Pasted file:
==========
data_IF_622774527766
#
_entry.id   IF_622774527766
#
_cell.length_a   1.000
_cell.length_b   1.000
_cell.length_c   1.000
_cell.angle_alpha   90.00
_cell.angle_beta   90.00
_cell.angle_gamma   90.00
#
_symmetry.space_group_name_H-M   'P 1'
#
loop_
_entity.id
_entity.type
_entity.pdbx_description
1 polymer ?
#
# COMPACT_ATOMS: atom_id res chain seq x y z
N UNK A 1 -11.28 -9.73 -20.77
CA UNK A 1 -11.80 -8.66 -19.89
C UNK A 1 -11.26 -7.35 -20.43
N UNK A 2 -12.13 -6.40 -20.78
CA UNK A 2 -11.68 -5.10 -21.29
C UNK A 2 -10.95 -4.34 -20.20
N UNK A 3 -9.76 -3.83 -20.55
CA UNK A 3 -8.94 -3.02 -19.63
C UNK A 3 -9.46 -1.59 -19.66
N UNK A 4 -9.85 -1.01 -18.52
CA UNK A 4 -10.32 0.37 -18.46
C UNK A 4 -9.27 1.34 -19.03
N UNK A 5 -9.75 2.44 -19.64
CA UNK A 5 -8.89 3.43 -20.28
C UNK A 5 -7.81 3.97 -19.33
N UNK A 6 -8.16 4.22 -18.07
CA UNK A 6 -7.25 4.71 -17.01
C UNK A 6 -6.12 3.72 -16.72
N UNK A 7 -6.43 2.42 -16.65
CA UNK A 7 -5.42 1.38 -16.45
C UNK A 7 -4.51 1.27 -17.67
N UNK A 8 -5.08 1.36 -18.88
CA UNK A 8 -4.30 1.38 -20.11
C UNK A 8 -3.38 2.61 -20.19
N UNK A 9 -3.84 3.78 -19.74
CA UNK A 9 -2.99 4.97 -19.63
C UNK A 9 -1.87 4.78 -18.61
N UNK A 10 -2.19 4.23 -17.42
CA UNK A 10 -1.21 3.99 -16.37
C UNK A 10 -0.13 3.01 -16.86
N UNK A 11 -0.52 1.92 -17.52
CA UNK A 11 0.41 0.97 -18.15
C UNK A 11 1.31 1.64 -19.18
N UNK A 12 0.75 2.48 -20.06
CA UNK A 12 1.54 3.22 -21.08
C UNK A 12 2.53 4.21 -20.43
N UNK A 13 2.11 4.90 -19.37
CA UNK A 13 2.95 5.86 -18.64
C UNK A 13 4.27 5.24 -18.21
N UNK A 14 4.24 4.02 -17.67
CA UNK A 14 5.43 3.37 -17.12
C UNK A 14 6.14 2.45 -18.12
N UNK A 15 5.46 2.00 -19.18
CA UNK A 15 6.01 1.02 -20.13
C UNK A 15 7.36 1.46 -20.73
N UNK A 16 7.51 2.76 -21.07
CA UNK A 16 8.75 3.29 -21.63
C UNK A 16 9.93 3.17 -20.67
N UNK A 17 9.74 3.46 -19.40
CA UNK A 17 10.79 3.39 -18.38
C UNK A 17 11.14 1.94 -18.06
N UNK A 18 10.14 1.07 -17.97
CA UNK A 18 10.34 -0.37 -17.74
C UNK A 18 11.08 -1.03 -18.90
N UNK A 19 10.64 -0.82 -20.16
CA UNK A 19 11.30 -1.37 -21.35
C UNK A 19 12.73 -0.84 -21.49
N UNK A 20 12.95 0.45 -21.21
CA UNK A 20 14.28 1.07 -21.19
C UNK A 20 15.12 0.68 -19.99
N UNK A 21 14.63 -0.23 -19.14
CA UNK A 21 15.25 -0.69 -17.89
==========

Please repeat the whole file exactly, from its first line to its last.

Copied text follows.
data_IF_622774527766
#
_entry.id   IF_622774527766
#
_cell.length_a   1.000
_cell.length_b   1.000
_cell.length_c   1.000
_cell.angle_alpha   90.00
_cell.angle_beta   90.00
_cell.angle_gamma   90.00
#
_symmetry.space_group_name_H-M   'P 1'
#
loop_
_entity.id
_entity.type
_entity.pdbx_description
1 polymer ?
#
# COMPACT_ATOMS: atom_id res chain seq x y z
N UNK A 1 -11.28 -9.73 -20.77
CA UNK A 1 -11.80 -8.66 -19.89
C UNK A 1 -11.26 -7.35 -20.43
N UNK A 2 -12.13 -6.40 -20.78
CA UNK A 2 -11.68 -5.10 -21.29
C UNK A 2 -10.95 -4.34 -20.20
N UNK A 3 -9.76 -3.83 -20.55
CA UNK A 3 -8.94 -3.02 -19.63
C UNK A 3 -9.46 -1.59 -19.66
N UNK A 4 -9.85 -1.01 -18.52
CA UNK A 4 -10.32 0.37 -18.46
C UNK A 4 -9.27 1.34 -19.03
N UNK A 5 -9.75 2.44 -19.64
CA UNK A 5 -8.89 3.43 -20.28
C UNK A 5 -7.81 3.97 -19.33
N UNK A 6 -8.16 4.22 -18.07
CA UNK A 6 -7.25 4.71 -17.01
C UNK A 6 -6.12 3.72 -16.72
N UNK A 7 -6.43 2.42 -16.65
CA UNK A 7 -5.42 1.38 -16.45
C UNK A 7 -4.51 1.27 -17.67
N UNK A 8 -5.08 1.36 -18.88
CA UNK A 8 -4.30 1.38 -20.11
C UNK A 8 -3.38 2.61 -20.19
N UNK A 9 -3.84 3.78 -19.74
CA UNK A 9 -2.99 4.97 -19.63
C UNK A 9 -1.87 4.78 -18.61
N UNK A 10 -2.19 4.23 -17.42
CA UNK A 10 -1.21 3.99 -16.37
C UNK A 10 -0.13 3.01 -16.86
N UNK A 11 -0.52 1.92 -17.52
CA UNK A 11 0.41 0.97 -18.15
C UNK A 11 1.31 1.64 -19.18
N UNK A 12 0.75 2.48 -20.06
CA UNK A 12 1.54 3.22 -21.08
C UNK A 12 2.53 4.21 -20.43
N UNK A 13 2.11 4.90 -19.37
CA UNK A 13 2.95 5.86 -18.64
C UNK A 13 4.27 5.24 -18.21
N UNK A 14 4.24 4.02 -17.67
CA UNK A 14 5.43 3.37 -17.12
C UNK A 14 6.14 2.45 -18.12
N UNK A 15 5.46 2.00 -19.18
CA UNK A 15 6.01 1.02 -20.13
C UNK A 15 7.36 1.46 -20.73
N UNK A 16 7.51 2.76 -21.07
CA UNK A 16 8.75 3.29 -21.63
C UNK A 16 9.93 3.17 -20.67
N UNK A 17 9.74 3.46 -19.40
CA UNK A 17 10.79 3.39 -18.38
C UNK A 17 11.14 1.94 -18.06
N UNK A 18 10.14 1.07 -17.97
CA UNK A 18 10.34 -0.37 -17.74
C UNK A 18 11.08 -1.03 -18.90
N UNK A 19 10.64 -0.82 -20.16
CA UNK A 19 11.30 -1.37 -21.35
C UNK A 19 12.73 -0.84 -21.49
N UNK A 20 12.95 0.45 -21.21
CA UNK A 20 14.28 1.07 -21.19
C UNK A 20 15.12 0.68 -19.99
N UNK A 21 14.63 -0.23 -19.14
CA UNK A 21 15.25 -0.69 -17.89